We also learn a lot more about Jesus. We see his desire to seek not only physical healing for people but also seeking their complete peace of shalom which means wholeness. He invites the woman with bleeding to publicly claim her healing and be accepted back into the community. He makes sure that Jarius’ daughter is given something to eat after she is raised by him. We see Jesus willingness to touch and be touched by the unclean. Both touching the women and the dead child’s body would have made him ritually unclean but Jesus isn’t afraid of this rather his touch makes that which is unclean clean and whole.
In the second encounter we learn that Jesus is willing to identify himself as a prophet by using the proverb that a prophet is without honour in their hometowns. Some have seen this as evidence that Jesus didn’t see himself as the divine Son of God simply a prophet but in actual fact it was applying a well known saying t his own circumstances. But it does show us that Jesus stood in direct line of the Old Testament prophets who spoke God’s word and even of Elijah and Elisha who God used to miraculous signs. It also I think shows us a very human side of Jesus you could imagine that he had longed to go home and proclaim the kingdom of God to his own people. The ones he’d know when he was growing up and had lived and worked amongst, but they rejected him. I remember having conversations with my mentor Jim Wallace after visiting speakers had come to St John’s and people had responded to what they had said and raved about the sermons they had given and trying to figure out how they were better than us. But in the end I think we understood a little of what Jesus was saying here.
Well what for us from these two encounters with Jesus this morning? How are we called to have a close encounter of the Jesus kind.
AS I thought about that I couldn’t help but wonder are we too familiar with Jesus? I mentioned before that perhaps we find it easy to relate to the people of Jesus hometown. Many of us have grown up with Jesus. We are like Phillip Yancy in his book ‘The Jesus I never knew” and we equate Jesus with Sunday school, weak cordial and gold stars for attendance. We’ve had Jesus walk through our lives with us we’ve had Jesus presented as a radical, a social commentator a healer saviour, we’ve had Christology from above and below we’ve been on the search for the historical Jesus we’ve rubbed shoulders with people who present Jesus as some sort of super star, the key figure in some sort of conspiracy theory code. We’ve seen Jesus movies and well we feel we know him.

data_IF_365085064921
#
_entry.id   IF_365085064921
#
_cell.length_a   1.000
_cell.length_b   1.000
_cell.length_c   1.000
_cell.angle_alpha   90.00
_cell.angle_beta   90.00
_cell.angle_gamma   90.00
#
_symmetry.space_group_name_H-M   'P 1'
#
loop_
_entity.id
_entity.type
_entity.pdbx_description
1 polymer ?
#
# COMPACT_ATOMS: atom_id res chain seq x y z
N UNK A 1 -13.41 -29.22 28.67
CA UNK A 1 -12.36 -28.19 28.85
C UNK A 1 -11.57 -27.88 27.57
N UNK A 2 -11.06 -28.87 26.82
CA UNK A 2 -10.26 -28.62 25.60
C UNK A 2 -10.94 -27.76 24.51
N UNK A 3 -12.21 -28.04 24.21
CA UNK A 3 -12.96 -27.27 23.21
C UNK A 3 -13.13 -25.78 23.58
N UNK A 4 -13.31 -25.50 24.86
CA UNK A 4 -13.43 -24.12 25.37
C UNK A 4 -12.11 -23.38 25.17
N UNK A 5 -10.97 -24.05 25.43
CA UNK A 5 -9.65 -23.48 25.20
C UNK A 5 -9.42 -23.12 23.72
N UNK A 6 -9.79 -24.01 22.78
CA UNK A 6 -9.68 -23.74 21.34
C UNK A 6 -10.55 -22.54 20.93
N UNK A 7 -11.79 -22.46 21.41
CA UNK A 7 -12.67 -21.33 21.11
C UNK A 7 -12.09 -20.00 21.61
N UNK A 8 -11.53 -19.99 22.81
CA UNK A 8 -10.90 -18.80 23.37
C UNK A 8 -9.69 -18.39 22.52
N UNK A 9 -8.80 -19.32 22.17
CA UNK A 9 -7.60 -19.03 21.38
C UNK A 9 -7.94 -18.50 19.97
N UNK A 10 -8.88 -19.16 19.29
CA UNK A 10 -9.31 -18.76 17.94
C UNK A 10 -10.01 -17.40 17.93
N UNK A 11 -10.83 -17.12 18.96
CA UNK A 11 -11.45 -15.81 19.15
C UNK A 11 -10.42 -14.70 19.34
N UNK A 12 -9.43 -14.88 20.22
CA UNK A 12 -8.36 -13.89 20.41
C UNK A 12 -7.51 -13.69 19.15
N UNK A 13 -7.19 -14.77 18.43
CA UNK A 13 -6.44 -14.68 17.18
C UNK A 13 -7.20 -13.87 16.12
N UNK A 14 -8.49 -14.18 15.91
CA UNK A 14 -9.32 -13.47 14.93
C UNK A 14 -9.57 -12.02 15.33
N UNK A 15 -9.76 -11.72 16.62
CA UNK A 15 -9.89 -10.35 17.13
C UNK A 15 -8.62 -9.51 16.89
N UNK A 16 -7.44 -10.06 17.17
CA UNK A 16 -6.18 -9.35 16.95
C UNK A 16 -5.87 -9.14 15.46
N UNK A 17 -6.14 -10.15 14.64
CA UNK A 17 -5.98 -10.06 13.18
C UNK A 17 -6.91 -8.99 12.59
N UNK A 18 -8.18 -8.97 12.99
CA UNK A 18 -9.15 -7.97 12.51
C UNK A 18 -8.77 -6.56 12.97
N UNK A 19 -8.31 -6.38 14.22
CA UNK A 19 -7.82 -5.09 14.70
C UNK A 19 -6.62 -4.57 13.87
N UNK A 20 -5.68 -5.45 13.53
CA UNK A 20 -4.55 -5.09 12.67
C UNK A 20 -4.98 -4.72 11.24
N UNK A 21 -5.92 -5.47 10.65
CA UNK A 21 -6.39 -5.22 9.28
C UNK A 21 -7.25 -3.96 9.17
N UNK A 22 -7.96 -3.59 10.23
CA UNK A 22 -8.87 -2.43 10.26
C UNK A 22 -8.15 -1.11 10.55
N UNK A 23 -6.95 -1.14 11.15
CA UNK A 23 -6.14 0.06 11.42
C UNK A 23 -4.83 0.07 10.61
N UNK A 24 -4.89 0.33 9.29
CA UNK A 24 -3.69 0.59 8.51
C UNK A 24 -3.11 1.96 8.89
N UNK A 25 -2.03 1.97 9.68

Maybe like the people in Jesus hometown we are used to seeing his brothers and sisters round the place as well and they don’t seem that different and the Jesus we reflect in our church community isn’t the sort of Jesus who would heal the desperate and raise the dead. That Jesus has become a lot like us instead of the challenge for us to become a lot like Jesus.
Have we domesticated Jesus. We've made him the buddy Jesus of the film 'Dogma'. Dorothy Sayers suggest we have efficiently pared the claws of the lion of Judah and certified him as a fitting household pet for pale curates and pious old ladies?’ We have become too familiar with Jesus and maybe we don’t know him well enough.
We may be familiar with the Jesus of the church but not know the Jesus who is with us and for us the rest of week: The Jesus who is compassionate and caring about the problems and concerns of people round us and able to bring healing and wholeness if we are willing to trust him.
Maybe we are familiar with the Jesus saviour of our soul, but we do not know the Jesus who speaks with the prophets voice to the injustices and social ills in this world and calls us to confront them in his name.
Maybe we are familiar with a middle class white Jesus who thinks like us and we don’t know the Jesus who reaches out to the outcasts and the poor across those very real barriers in our society.
Maybe it’s the other way around and we know the social justice Jesus and we’ve lost sight of the Jesus who invites us into a saving relationship with God as our father.
Maybe we are familiar with the Jesus who is in the book and we don’t know the Jesus risen from the grave who is with us today and will do the same things in our lives and world by his spirit that he did in the book.
We need to encounter Jesus again as we read the scriptures as we pray and as we go into our world everyday. Brian McLaren in his book generous orthodoxy talks of the seven Jesus he has meet in his life. Not like my sisters ex-partner who says he has meet Jesus five times and Elvis a few as well in his work on the Psychiatric emergency team in West Auckland. But as he has exposed himself to different Christian traditions and their understanding of Jesus, it’s as if he is able to build up a fuller picture of Jesus.
But also we need to encourage each other to have faith in Jesus as well to see him move in our midst and through us, to become familair with Jesus beyond our imperfect imaginings of who Jesus is. As Adrian Plass finishes his reflections on Jesus visit home with
“Miracles happen in a bed of faith. Let us encourage each other and build each other’s faith up, so that Jesus will be able to do deeds of power among us.”